Biographies of two eminent US Presidents
By Tej N Dhar
John F Kennedy, Robert Dallek, Oxford University Press, Pp 96 (HB); $ 12.95
Ronald Reagan, Michael Schaller; Oxford University Press, Pp 106 (HB), $12.95
MOST Americans believe that John Kennedy and Ronald Reagan are two of their five greatest presidents along with George Washington, Abraham Lincoln, and Franklin Roosevelt. OUP has done well to bring out their short biographies by well known experts, who have written extensively about them. The one on Kennedy is a highly condensed version of Dallek’s eight-hundred page biography of the President. Written in the form of a long essay, it takes us through the life of Kennedy to discuss the key aspects of his internal and external policies, his assassination, and his legacy. The one on Reagan is organised differently. It has five chapters: four on different periods in Reagan’s life as actor, governor, and President, and a short one on his legacy. The volumes also provide a comprehensive list of “sources” and “bibliography” on them.
Kennedy was born into a prominent Irish family of Boston, with strong social connections. His childhood and early manhood were plagued by severe health problems, and he had to suffer a series of hospitalisations. Though his image of a playboy with good looks did not help his cause to enter politics, he played his cards well to get over these disadvantages. After convincing Lyndon Johnson to be his running mate, he made a televised speech in which he drew attention to the problems facing the country, which was well received; he extended support to Martin Luther King, which won him praise and public support; and he outsmarted Nixon in the famous televised debate with him, which virtually sealed his win. After winning the presidency, he won the hearts of his people by making a short but rousing inaugural speech, parts of which became famous: “ask not what your country can do for you—ask what you can do for your country.” He carefully chose people for his cabinet to consolidate his position.
Kennedy’s tenure was dominated by his involvement with external events, which began disastrously, with a setback in Cuba, for which he owned responsibility. He improved his image in Europe, in which he was helped by his charming wife. He started a long and sustained engagement with Khrushchev, for controlling the use of nuclear weapons, and pressurising him to end the Cuban crisis, which had threatened global peace.
At home, Kennedy encouraged people not to block efforts at integrating the blacks into the social order and insisted upon the Congress to make a comprehensive Civil Rights Law. He initiated an impressive reform agenda—about tax cuts, education, medicine, and civil rights—but his unfortunate assassination put a stop to it. It was, however, carried out later by Johnson. Kennedy’s major achievement was that he “inspired visions of a less divisive nation and world, and demonstrated that America was still the last hope of mankind.”
Reagan, unlike Kennedy, had no impressive ancestry. He was a popular student in his school and college, took different jobs soon after his education, read self-improvement novels, and fashioned his life almost after them. He became an actor and worked in many films. Because of his steady rise in public life, he espoused rugged individualism, championed the cause of freedom, opposed communism, became a Republican in 1962, and won his candidacy for governorship. As governor, he advocated reduction in the size of the government, and made heavy use of conservative rhetoric, but followed flexible policies. His chances of winning the presidency were enhanced by Carter’s unpopularity and a host of domestic and foreign problems facing the country.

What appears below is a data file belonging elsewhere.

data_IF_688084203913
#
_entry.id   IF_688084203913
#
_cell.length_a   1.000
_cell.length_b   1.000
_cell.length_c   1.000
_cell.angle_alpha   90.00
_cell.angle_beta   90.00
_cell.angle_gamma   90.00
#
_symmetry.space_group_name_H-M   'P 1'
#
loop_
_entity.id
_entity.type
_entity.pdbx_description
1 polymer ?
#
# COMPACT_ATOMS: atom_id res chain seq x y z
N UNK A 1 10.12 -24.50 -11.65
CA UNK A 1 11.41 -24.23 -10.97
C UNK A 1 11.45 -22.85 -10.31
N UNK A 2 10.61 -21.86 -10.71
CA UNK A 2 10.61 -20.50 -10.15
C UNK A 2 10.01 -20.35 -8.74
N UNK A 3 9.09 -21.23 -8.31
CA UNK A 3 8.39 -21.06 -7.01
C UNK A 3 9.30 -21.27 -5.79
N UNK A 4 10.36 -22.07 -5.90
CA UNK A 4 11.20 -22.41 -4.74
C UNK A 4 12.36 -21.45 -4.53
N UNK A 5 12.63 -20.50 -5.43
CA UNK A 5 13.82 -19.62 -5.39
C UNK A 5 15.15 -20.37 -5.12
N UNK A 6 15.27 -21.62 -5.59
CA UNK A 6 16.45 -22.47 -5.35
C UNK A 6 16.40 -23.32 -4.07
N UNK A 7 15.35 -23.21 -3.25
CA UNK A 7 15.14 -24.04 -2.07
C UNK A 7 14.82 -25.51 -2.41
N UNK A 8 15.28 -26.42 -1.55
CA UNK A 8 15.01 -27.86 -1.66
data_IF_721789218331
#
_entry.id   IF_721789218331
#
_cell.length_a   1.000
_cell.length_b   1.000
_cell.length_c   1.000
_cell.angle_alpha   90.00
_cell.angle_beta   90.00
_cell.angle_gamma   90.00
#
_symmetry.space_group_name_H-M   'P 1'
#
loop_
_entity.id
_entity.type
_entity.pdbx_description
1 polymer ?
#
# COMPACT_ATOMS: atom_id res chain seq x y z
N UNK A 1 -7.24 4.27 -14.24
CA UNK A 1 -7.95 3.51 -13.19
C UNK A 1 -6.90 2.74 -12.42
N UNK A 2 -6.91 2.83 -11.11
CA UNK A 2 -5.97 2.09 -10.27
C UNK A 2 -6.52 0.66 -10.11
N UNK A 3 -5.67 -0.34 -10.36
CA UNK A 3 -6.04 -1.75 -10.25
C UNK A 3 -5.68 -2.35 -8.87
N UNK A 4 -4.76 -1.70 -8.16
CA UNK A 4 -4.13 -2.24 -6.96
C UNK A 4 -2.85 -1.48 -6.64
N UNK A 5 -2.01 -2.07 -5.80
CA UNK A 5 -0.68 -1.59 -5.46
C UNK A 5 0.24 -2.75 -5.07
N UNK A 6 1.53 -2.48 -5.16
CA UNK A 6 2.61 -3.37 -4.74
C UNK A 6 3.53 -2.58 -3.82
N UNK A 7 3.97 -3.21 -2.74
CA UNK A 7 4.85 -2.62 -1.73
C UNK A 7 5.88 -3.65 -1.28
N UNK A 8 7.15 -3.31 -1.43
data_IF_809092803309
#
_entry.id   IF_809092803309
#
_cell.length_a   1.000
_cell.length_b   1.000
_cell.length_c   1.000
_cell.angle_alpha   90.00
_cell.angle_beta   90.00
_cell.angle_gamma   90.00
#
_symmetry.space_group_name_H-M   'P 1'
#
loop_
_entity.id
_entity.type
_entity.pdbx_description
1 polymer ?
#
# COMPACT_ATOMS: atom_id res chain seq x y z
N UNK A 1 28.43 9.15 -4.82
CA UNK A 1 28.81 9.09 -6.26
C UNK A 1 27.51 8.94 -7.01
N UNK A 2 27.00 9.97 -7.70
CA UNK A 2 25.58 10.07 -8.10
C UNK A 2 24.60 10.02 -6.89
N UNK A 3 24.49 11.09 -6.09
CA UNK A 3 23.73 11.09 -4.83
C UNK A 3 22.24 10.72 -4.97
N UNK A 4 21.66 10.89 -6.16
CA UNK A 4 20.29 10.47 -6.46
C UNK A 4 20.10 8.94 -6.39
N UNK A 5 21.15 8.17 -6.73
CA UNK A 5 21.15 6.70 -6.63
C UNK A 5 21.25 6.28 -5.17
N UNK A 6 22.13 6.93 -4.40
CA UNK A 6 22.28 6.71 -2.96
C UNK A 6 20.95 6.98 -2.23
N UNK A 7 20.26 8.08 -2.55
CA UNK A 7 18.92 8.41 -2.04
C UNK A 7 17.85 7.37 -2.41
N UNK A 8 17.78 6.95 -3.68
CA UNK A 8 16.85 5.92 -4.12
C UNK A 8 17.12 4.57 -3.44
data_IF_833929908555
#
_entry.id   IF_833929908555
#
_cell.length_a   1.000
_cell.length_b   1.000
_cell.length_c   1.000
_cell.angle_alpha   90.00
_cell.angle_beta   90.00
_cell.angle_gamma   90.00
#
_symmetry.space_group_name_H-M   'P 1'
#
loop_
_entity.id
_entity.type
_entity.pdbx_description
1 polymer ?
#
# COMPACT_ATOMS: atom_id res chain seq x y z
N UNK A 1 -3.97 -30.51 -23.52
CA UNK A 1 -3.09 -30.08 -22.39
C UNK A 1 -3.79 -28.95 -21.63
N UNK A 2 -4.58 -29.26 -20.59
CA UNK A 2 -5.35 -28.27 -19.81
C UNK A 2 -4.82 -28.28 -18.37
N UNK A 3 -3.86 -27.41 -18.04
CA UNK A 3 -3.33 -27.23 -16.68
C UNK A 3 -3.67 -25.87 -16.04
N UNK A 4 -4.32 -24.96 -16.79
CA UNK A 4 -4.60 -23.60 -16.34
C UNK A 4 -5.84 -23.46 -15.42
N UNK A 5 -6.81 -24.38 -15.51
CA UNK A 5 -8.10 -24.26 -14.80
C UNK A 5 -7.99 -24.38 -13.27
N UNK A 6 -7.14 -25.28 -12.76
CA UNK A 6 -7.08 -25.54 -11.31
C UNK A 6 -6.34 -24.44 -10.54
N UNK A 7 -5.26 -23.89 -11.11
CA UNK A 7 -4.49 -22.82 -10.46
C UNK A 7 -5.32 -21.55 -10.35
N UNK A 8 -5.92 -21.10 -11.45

As the President of his country, he tried and also succeeded in creating a close bonding with his people and giving them a sense of community. In the main, his administration tried to reduce business, cut federal income tax rates, and foster a new social ethic on the use of drugs and the role of religion in public life. Defying the Keynesian methods of dealing with recession, he introduced “supply-side economics,” called “Reaganomics,” though much of the success he achieved in this area was because of the decline in world oil prices. He appointed more than 400 judges during his tenure, which gave a pronounced conservative slant to the country’s judiciary. Hs immigration policy raised the number of legal immigrants and offered amnesty to undocumented immigrants. In the area of foreign policy, he worked hard to project the military power of America. In spite of the setback caused by the Iran-contra debacle, he made possible the liberation of several countries. He accepted changes in the Soviet Union and signed with Gorbachev a treaty to eliminate intermediate range missiles.
His major achievement is that he broadened the base of the Republican Party, gave conservative direction to judiciary, and made a lasting impression on American politics.
The volumes on the two presidents are quite informative and provide all the essential details about their career and achievement. They are also quite readable and should be of interest to all kinds of readers.
(Oxford University Press, Great Clarendon Street, Oxford, ox26DP)